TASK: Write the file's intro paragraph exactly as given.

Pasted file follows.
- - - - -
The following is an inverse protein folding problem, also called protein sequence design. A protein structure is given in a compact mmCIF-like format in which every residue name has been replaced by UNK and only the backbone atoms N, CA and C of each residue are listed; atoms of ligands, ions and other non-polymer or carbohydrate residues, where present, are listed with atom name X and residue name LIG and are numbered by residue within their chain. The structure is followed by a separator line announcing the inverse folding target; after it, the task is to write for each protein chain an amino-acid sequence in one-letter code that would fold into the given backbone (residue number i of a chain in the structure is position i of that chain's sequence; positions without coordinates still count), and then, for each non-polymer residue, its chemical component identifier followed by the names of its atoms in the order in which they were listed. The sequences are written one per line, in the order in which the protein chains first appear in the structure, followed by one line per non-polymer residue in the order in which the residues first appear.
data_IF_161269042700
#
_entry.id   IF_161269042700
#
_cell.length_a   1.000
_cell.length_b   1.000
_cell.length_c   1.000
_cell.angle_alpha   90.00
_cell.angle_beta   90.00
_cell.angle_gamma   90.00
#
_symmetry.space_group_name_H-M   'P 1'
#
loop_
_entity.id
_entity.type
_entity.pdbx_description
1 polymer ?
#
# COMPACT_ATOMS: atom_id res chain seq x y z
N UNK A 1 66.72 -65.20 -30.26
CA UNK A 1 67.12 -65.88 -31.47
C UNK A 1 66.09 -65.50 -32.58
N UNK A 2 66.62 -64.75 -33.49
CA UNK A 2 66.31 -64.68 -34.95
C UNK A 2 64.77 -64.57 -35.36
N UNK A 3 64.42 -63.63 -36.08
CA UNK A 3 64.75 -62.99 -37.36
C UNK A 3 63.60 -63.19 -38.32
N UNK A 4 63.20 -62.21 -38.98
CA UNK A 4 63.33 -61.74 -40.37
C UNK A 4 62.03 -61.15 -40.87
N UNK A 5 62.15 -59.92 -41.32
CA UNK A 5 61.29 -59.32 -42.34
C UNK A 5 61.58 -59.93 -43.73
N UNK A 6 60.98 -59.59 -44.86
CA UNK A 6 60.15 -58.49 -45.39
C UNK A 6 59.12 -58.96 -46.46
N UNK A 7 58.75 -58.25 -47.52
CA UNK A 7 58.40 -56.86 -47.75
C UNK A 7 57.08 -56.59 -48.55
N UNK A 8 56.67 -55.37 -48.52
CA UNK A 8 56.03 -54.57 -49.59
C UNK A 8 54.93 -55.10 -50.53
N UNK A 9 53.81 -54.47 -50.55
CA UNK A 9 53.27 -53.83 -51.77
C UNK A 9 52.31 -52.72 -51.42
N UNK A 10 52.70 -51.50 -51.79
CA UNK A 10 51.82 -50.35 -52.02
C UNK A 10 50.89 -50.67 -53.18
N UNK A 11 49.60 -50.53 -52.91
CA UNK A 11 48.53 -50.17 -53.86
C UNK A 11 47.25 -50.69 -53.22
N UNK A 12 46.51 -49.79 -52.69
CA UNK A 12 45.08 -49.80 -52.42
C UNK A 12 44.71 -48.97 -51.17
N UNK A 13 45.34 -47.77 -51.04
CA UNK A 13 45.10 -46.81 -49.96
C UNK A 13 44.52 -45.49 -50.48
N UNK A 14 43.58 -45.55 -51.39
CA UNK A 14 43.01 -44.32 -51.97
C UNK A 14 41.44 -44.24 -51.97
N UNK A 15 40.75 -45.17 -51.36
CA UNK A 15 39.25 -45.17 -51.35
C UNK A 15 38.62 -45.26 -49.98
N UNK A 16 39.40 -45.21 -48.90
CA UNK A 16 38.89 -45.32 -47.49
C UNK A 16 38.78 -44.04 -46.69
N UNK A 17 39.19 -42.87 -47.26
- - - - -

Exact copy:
The following is an inverse protein folding problem, also called protein sequence design. A protein structure is given in a compact mmCIF-like format in which every residue name has been replaced by UNK and only the backbone atoms N, CA and C of each residue are listed; atoms of ligands, ions and other non-polymer or carbohydrate residues, where present, are listed with atom name X and residue name LIG and are numbered by residue within their chain. The structure is followed by a separator line announcing the inverse folding target; after it, the task is to write for each protein chain an amino-acid sequence in one-letter code that would fold into the given backbone (residue number i of a chain in the structure is position i of that chain's sequence; positions without coordinates still count), and then, for each non-polymer residue, its chemical component identifier followed by the names of its atoms in the order in which they were listed. The sequences are written one per line, in the order in which the protein chains first appear in the structure, followed by one line per non-polymer residue in the order in which the residues first appear.